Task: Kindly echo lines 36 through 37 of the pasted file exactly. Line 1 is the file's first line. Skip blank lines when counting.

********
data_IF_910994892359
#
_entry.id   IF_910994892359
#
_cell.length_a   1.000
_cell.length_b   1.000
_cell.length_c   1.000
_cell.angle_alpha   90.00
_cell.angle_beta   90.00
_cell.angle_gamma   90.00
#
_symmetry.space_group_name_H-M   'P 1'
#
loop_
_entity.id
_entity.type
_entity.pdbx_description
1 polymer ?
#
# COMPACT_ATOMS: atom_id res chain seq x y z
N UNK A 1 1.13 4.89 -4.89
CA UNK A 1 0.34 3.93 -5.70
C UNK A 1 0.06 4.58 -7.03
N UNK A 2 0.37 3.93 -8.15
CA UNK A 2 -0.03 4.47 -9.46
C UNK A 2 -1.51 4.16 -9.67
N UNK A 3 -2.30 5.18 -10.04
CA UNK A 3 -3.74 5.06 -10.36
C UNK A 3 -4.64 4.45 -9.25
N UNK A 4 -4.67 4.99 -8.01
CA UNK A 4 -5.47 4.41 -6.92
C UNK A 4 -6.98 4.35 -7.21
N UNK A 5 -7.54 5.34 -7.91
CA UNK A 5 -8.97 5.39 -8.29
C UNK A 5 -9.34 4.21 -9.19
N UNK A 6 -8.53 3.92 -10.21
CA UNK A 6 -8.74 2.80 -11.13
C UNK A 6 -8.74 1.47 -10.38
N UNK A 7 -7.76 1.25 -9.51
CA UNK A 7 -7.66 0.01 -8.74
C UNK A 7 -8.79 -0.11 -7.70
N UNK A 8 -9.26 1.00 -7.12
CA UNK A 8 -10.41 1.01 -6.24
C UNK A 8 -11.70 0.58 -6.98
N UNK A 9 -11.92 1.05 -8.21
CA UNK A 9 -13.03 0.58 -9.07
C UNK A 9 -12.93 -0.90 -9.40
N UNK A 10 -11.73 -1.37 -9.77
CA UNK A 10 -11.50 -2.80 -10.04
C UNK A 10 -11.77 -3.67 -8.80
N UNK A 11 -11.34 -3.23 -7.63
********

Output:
N UNK A 6 -8.53 3.92 -10.21
CA UNK A 6 -8.74 2.80 -11.13